However, most of these policies has been in preparation or implementation stage prior the Paris climate negotiation with widespread critics for their unlikely achievement in reduction of greenhouse gas emissions, meaning Thailand will have a lot to do to come up with effective measures. Such as the controversial PDP which replace gas supplies dependency with increasing of renewable sources from 7% currently to 20% of total energy capacity by 2036. Mega hydropower plant is included in renewable sources.
Coal uses will be increased too from 10% to 25%, possibly pushes nine coal-fired power plants into pipeline, which raise questions for Thailand’s ability to achieve its INDC target. Some infrastructure projects are being question for the government’s attempt to introduce Environmental Impact Assessment shortcut to rush to construction process.
Under ruling of Prime Minister Gen Prayut Chan-o-cha, several development projects that will increase greenhouse gas emissions such as deep sea ports, special economic zones coal plants and gas concession are being pushed forward. Meanwhile, the government’s most-criticised “Get Back Forest policy”—aims to increase forest area up to 40% of state territory—has been reported for violating indigenous people’s rights.
Indigenous people representatives raise problems of climate agreement for lack of human rights perspective while leaving marginal groups of people behind. Human rights and indigenous people rights is not recognised in article two of the Paris agreement’s text referring to implementation of agreement to hold global temperature rise.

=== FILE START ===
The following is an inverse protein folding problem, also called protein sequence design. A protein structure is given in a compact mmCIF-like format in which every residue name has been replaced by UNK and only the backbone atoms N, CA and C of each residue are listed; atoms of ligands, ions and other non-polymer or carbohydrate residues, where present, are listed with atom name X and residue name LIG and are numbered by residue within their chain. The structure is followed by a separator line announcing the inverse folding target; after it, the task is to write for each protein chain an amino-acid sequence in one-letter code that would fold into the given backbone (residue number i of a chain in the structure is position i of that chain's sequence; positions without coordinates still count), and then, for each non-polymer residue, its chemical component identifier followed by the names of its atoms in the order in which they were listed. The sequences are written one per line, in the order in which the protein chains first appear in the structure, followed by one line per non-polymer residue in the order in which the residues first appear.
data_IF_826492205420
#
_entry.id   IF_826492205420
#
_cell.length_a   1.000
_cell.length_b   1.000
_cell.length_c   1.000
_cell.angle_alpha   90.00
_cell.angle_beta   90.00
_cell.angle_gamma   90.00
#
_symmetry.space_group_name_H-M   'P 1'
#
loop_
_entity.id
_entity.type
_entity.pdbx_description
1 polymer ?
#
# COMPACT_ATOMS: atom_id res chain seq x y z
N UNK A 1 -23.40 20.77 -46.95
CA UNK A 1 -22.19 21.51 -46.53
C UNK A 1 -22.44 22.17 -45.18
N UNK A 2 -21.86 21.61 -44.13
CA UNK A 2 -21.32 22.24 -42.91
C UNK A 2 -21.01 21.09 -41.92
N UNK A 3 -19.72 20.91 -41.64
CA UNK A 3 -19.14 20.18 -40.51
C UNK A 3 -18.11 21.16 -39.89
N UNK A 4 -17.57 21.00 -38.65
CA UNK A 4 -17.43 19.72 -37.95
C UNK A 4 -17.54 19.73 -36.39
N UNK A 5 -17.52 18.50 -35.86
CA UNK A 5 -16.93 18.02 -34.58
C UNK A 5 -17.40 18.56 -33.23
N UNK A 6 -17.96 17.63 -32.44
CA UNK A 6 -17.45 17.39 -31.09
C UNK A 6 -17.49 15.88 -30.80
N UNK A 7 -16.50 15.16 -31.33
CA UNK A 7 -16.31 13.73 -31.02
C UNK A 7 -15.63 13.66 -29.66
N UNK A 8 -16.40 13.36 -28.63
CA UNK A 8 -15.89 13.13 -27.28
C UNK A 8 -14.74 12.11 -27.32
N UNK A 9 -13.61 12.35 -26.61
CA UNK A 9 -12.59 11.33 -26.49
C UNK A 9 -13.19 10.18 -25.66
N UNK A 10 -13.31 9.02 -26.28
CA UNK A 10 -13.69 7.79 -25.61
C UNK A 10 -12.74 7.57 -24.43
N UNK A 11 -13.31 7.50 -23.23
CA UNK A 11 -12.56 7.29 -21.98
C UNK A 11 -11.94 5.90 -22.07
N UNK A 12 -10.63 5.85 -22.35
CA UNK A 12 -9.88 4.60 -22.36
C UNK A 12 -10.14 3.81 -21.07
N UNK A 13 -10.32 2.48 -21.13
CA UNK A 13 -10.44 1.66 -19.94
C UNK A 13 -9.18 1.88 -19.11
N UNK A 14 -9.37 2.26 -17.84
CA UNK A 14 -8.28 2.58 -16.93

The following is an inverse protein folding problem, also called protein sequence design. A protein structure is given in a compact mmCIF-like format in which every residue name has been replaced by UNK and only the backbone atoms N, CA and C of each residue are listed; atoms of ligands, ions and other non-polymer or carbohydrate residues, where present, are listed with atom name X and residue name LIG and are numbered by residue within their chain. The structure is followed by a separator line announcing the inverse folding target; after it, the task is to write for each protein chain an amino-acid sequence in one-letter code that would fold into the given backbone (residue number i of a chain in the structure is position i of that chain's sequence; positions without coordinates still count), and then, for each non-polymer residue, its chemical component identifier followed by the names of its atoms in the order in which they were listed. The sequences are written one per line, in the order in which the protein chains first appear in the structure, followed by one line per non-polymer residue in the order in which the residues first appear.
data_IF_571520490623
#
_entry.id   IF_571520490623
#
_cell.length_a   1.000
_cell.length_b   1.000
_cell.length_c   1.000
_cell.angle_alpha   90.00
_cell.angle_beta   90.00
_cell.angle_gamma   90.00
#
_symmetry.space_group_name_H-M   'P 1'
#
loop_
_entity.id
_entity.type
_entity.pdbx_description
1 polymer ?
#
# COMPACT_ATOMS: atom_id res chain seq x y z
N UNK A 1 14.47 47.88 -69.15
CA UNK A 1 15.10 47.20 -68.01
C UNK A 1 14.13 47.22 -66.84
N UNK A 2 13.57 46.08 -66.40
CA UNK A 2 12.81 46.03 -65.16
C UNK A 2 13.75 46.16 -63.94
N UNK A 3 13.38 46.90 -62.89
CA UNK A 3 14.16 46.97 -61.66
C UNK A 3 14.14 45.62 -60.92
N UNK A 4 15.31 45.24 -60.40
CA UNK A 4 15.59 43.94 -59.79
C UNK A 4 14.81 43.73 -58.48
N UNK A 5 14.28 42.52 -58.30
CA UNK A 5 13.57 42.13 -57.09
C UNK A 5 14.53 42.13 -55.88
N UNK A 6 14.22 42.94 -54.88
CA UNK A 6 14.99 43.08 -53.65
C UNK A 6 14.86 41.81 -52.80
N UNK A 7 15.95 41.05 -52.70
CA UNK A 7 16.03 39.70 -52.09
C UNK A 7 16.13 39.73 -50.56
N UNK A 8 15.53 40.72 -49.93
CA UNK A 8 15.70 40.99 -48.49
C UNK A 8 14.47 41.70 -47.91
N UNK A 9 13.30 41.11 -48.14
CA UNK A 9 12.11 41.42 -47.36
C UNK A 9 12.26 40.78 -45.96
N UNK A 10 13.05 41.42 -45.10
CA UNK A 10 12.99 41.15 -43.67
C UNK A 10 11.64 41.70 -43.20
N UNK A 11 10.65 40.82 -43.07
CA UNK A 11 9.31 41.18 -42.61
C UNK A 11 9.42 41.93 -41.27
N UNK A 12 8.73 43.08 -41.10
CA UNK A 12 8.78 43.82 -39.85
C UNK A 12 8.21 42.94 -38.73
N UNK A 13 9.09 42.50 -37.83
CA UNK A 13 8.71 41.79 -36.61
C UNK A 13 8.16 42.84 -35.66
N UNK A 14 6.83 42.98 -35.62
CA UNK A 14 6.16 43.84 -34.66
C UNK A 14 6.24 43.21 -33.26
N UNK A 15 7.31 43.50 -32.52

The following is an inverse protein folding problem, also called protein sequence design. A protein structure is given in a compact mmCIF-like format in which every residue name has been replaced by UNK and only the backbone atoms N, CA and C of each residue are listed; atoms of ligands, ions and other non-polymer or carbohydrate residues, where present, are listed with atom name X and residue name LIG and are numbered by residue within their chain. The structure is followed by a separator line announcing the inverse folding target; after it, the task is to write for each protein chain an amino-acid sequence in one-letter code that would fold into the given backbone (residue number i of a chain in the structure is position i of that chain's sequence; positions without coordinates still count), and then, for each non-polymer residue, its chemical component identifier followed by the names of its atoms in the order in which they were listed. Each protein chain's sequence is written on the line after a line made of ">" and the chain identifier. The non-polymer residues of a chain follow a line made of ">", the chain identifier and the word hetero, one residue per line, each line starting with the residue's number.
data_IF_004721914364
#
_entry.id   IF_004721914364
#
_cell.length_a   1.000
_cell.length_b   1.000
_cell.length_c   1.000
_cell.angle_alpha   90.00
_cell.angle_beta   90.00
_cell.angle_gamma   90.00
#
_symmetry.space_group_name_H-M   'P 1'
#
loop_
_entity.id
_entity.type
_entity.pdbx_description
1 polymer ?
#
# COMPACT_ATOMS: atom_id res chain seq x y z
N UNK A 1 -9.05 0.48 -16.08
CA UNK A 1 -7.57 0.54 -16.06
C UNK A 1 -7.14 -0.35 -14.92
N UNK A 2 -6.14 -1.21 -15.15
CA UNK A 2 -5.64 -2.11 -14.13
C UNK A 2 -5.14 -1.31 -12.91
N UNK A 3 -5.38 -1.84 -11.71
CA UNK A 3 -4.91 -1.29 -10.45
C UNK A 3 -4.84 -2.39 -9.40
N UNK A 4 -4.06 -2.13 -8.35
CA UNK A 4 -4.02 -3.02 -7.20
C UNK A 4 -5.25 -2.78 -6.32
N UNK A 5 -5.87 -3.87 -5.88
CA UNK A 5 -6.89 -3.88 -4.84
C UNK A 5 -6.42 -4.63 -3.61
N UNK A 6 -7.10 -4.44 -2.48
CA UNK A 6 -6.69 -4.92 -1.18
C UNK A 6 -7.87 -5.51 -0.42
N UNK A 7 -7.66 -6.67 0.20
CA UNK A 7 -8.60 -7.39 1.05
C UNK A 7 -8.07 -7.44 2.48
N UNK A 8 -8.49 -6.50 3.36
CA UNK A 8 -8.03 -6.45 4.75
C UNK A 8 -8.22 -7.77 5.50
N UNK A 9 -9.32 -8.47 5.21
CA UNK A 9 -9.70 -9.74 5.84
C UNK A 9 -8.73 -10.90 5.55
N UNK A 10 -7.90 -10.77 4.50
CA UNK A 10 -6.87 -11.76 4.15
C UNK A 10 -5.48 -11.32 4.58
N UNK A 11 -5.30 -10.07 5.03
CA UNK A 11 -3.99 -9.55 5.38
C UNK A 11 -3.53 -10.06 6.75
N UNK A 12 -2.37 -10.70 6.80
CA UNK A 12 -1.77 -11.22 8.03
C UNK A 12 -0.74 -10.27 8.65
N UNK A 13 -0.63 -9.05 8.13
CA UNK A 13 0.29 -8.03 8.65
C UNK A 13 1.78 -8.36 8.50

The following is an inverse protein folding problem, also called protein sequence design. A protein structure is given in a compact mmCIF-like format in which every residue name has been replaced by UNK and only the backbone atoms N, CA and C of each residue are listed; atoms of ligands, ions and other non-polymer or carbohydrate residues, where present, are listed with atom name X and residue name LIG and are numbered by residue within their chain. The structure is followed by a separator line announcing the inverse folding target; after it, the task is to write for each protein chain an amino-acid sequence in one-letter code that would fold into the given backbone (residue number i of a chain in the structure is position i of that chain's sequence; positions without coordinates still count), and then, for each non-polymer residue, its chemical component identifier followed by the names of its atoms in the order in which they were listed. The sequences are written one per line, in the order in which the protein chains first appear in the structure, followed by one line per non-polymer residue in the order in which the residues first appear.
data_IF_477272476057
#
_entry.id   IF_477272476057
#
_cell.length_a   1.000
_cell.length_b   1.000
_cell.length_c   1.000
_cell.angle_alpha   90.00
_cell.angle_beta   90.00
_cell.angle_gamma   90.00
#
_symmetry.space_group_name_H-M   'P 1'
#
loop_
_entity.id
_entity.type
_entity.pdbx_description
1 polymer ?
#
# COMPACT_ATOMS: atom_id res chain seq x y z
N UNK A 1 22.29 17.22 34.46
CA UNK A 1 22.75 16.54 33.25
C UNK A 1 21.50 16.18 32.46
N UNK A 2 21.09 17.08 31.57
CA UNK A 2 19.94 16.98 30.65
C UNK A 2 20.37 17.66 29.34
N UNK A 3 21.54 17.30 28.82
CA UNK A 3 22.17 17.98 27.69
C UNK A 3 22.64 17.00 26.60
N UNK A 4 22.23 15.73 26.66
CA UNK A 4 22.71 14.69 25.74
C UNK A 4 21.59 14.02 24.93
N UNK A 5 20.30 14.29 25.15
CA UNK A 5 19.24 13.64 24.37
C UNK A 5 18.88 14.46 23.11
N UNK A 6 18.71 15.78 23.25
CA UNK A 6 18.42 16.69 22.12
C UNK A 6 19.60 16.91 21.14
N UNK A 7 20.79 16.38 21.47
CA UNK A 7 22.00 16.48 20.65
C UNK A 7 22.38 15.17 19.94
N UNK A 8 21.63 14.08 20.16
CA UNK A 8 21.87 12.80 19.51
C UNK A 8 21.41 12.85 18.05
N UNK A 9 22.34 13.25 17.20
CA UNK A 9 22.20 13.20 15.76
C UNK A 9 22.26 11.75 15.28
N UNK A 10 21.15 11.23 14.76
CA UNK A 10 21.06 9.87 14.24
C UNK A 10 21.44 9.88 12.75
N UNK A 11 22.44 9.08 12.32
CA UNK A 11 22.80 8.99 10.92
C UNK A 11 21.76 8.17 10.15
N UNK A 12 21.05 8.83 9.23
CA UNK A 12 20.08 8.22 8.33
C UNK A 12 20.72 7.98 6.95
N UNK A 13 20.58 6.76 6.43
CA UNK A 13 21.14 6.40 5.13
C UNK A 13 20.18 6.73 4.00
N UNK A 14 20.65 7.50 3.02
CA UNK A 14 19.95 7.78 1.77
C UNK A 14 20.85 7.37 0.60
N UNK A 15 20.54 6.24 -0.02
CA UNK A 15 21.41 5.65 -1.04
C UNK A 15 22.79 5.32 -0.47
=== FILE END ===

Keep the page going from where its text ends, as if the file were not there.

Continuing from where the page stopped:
This raise their concerns for governments’ use of climate change as accusation to violate rights of indigenous people who lived in blend with forest for centuries. Like the Thai government’s policy to reclaim forest, some indigenous people were placed in jail early this year for possessing small amount of forest wood to repair their houses. They were charged for causing global warming. But none of illegal commercial loggers are arrested so far.
“The government has implemented top-down policy to curb with deforestation and climate change,” said Kittisak Rattanakrajangsri from the Network if Indigenous People in Thailand who joined the Paris climate conference.
“Indigenous people has already experienced impact of climate change in the past years. We are trying to adapt our way of live to cope with the changes. But community-based approaches don’t get enough attention in policy level.”
Paris marked the first time 134 countries known as G77 and China agreed on adopting such international climate agreement. Including Thailand, some members of the countries group stated that the text couldn’t meet demands of every party. But it is the most balancing agreement that every developing is working together and will look forward to implementation, said the G77 source.
The debate on financial issued is solved as developed countries agreed to take a lead in mobilizing financial supports to developing countries for 100 billion US dollar a year by 2020. During the climate leader summit on Dec 30, Gen Prayut said Thailand as a chair of G77 would commit to collaborate with the UNFCCC parties in the next year climate conference in Morocco.